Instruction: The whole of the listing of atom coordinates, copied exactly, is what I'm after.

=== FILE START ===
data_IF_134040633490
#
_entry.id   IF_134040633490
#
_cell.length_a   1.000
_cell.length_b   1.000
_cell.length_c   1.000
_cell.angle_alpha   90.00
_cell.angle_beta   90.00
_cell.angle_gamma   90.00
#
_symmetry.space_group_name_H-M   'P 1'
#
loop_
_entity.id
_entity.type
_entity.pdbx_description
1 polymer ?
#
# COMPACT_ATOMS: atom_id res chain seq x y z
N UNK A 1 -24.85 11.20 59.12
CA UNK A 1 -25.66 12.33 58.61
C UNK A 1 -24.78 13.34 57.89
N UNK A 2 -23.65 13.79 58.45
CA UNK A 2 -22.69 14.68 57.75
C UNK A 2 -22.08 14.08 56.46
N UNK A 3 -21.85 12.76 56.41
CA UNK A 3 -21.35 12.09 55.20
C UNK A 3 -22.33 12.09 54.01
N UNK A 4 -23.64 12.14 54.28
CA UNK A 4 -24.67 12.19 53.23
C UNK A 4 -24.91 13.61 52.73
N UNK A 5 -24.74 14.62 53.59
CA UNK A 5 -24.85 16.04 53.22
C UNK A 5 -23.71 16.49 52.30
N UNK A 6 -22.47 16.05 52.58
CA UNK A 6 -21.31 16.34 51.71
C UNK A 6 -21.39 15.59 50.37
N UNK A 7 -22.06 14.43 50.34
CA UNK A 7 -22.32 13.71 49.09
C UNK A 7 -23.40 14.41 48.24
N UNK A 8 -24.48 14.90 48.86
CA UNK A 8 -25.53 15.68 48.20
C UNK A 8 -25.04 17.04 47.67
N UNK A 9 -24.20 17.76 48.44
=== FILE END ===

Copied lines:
data_IF_134040633490
#
_entry.id   IF_134040633490
#
_cell.length_a   1.000
_cell.length_b   1.000
_cell.length_c   1.000
_cell.angle_alpha   90.00
_cell.angle_beta   90.00
_cell.angle_gamma   90.00
#
_symmetry.space_group_name_H-M   'P 1'
#
loop_
_entity.id
_entity.type
_entity.pdbx_description
1 polymer ?
#
# COMPACT_ATOMS: atom_id res chain seq x y z
N UNK A 1 -24.85 11.20 59.12
CA UNK A 1 -25.66 12.33 58.61
C UNK A 1 -24.78 13.34 57.89
N UNK A 2 -23.65 13.79 58.45
CA UNK A 2 -22.69 14.68 57.75
C UNK A 2 -22.08 14.08 56.46
N UNK A 3 -21.85 12.76 56.41
CA UNK A 3 -21.35 12.09 55.20
C UNK A 3 -22.33 12.09 54.01
N UNK A 4 -23.64 12.14 54.28
CA UNK A 4 -24.67 12.19 53.23
C UNK A 4 -24.91 13.61 52.73
N UNK A 5 -24.74 14.62 53.59
CA UNK A 5 -24.85 16.04 53.22
C UNK A 5 -23.71 16.49 52.30
N UNK A 6 -22.47 16.05 52.58
CA UNK A 6 -21.31 16.34 51.71
C UNK A 6 -21.39 15.59 50.37
N UNK A 7 -22.06 14.43 50.34
CA UNK A 7 -22.32 13.71 49.09
C UNK A 7 -23.40 14.41 48.24
N UNK A 8 -24.48 14.90 48.86
CA UNK A 8 -25.53 15.68 48.20
C UNK A 8 -25.04 17.04 47.67
N UNK A 9 -24.20 17.76 48.44